Everything is on the table — except common sense

Governing-by-panic is bad public policy

It’s becoming a bit old. It might have sounded ominous the first time they said it — now all it does is evoke another rolling of the eyes.

Cabinet positions? Electoral districts? Hospital beds? Tuition freeze? Welfare benefits?

All on the table. Everything’s on the table!

Some crammed, that table. I try and picture it — must be sort of big, probably long and rectangular, maybe made of oak. And it’s piled high with all the good things that make our society decent: hospitals, schools, heating oil, jobs. And all the other stuff.

Now that everything’s on this table though, it’s not quite clear what they do with it. Perhaps they take a bunch of pool cues and play pool on this table, seeing what they can knock off the corner edges? Perhaps they leap onto the table, and then kick things around wildly with punk rock music playing in the background, until they see what’s left?

Maybe they douse it all in offshore oil, and then toss a match, chanting old Gaelic drinking songs as it burns?

Everything’s on the table — not!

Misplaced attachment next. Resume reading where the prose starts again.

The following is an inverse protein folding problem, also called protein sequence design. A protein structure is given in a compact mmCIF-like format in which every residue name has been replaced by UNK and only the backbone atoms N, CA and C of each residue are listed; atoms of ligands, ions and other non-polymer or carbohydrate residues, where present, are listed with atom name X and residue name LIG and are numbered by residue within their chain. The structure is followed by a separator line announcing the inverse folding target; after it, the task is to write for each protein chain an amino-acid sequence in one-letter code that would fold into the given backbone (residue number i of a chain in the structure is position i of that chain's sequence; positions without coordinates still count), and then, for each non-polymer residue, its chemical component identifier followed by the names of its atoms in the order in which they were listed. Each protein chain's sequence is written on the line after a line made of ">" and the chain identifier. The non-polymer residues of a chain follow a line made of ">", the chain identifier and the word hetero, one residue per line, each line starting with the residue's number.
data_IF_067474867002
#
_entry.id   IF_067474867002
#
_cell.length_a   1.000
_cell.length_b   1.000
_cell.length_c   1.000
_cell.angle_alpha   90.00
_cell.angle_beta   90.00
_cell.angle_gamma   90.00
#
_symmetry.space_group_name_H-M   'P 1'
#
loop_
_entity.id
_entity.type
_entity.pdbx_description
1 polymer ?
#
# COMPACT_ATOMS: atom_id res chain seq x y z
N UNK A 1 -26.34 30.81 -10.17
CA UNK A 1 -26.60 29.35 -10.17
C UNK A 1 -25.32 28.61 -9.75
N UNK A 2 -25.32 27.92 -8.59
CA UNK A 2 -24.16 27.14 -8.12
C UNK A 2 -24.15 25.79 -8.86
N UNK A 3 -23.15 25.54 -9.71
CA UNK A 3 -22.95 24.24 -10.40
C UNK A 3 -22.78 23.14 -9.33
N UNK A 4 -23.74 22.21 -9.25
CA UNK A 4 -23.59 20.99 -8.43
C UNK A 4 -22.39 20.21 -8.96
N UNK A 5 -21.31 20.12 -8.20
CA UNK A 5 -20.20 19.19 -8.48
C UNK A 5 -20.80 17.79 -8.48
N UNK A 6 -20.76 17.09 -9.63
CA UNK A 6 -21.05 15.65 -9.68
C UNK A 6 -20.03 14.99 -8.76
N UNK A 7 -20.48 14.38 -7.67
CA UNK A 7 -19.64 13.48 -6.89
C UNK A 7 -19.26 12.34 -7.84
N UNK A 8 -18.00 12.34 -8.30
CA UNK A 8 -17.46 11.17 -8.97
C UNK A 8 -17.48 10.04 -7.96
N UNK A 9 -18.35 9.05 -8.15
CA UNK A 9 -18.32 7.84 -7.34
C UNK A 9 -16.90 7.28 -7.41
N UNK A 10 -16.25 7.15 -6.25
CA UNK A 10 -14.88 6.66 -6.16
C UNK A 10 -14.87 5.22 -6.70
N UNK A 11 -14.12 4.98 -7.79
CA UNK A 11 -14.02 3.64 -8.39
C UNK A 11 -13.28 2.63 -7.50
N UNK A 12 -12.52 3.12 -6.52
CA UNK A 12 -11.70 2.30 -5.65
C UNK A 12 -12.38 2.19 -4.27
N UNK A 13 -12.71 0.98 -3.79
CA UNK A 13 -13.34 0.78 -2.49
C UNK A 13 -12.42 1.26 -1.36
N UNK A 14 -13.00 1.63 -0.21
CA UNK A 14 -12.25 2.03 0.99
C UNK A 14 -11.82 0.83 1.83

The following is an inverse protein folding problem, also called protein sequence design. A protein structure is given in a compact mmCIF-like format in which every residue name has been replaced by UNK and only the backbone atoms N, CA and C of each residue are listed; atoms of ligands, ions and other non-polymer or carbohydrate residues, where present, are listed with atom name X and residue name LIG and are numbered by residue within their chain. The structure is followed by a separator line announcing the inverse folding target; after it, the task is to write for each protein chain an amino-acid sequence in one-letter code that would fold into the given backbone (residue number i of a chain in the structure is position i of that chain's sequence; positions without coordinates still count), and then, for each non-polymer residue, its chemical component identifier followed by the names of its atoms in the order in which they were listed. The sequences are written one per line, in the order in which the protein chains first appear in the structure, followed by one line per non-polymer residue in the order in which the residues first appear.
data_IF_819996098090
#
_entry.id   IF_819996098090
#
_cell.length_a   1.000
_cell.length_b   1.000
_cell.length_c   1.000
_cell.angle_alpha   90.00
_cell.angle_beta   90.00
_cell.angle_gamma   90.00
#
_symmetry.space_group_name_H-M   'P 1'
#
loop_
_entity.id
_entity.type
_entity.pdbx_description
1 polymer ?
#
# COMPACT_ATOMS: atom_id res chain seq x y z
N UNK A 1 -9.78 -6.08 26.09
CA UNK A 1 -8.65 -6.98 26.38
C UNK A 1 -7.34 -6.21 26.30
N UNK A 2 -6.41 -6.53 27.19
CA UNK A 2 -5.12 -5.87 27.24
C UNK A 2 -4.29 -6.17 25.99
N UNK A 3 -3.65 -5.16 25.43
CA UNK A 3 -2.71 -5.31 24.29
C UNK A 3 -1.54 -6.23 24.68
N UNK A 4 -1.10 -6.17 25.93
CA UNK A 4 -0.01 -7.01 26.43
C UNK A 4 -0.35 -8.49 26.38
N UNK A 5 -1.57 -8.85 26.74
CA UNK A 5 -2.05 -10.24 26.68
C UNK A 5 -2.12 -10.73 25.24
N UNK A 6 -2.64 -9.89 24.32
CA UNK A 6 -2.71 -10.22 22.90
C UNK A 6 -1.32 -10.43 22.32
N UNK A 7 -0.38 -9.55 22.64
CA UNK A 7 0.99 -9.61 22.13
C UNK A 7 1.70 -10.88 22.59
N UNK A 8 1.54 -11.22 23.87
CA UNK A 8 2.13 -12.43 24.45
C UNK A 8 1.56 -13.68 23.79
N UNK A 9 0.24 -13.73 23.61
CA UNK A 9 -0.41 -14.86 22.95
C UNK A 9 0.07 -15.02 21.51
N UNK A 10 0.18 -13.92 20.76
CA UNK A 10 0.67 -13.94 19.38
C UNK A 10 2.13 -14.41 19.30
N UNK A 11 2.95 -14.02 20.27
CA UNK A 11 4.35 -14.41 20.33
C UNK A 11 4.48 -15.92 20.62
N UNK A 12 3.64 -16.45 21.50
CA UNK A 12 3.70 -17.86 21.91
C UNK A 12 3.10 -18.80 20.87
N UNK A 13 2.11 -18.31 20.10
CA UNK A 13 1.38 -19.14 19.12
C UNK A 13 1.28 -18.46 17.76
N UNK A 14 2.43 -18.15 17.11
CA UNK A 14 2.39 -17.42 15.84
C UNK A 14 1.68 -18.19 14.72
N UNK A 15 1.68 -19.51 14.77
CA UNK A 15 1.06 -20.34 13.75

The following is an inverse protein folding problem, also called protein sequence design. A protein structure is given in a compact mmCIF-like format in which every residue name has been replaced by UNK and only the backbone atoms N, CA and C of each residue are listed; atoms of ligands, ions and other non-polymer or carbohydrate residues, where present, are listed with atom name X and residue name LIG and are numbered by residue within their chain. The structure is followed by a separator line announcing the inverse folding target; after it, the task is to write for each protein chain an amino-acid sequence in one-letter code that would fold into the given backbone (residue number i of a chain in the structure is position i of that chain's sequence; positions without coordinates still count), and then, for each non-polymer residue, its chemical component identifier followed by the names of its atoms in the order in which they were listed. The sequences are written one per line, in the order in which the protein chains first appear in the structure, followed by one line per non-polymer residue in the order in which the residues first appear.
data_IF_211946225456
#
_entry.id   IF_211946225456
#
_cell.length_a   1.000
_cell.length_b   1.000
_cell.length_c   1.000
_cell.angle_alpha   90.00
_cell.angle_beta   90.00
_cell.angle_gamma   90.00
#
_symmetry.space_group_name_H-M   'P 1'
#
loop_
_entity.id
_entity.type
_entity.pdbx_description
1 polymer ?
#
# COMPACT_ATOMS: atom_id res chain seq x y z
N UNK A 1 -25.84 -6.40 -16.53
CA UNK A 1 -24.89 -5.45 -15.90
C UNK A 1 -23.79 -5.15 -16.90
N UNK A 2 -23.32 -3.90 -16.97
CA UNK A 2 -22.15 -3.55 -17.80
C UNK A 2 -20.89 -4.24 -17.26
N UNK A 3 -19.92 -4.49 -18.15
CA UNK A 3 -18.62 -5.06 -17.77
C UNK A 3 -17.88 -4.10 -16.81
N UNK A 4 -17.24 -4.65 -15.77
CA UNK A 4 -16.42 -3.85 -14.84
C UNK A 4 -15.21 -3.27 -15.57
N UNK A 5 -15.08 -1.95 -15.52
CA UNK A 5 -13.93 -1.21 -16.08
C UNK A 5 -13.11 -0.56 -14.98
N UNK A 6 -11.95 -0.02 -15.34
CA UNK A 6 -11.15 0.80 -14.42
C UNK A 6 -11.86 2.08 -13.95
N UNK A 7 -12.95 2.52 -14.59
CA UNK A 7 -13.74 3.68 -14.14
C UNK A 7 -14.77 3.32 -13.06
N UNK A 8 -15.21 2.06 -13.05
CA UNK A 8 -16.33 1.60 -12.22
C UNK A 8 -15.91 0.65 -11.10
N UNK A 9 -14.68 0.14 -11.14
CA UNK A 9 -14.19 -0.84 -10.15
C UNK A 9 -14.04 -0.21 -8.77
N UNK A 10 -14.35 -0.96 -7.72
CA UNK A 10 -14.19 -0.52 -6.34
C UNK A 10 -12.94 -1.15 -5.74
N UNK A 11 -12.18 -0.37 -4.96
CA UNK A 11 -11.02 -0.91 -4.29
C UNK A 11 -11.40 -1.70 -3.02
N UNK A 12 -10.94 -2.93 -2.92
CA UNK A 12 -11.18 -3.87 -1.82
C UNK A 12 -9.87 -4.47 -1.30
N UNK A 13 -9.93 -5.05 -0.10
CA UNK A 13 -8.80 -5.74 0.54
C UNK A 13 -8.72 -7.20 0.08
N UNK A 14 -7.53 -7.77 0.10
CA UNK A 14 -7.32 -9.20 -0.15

As I said, it’s getting old. The problem with this meme—which like all memes had a shelf-life of about 36 hours before it became stale—is two-fold.

First, it’s not even true. Everything is not on the table.

Is cancelling the multi-billion dollar debt hole of Muskrat Falls on the table? Is the creation of a sovereign wealth fund for natural resource revenue (including mining, and perhaps to kick in once revenues return to a decent level, so we don’t wind up in the easily avoidable mess that we’re in now) on the table? Is raising the minimum wage on the table (to encourage spending, compensate for service cuts and make business contribute a fairer share to the public good)? Is cutting back on all those expensive private-sector consultants and private-sector partnerships on the table? How about bonuses and salaries of overpaid administrators like health board officers and university presidents? And what about serious corporate tax hikes, to bring back in all the corporate taxes that the provincial government threw out the window when the oil started gushing?

If such things are on the table, we’ve seen very little sign of it. All we’ve seen “on the table” so far are a few fairly low-cost and high-yield items. Things like social programs. Funding for public services. Public sector jobs. Cabinet positions. There has been some talk, recently, of raising corporate taxes and tax on the wealthy. This is good. But it’s been tentative and half-hearted, and we need to hear more of it.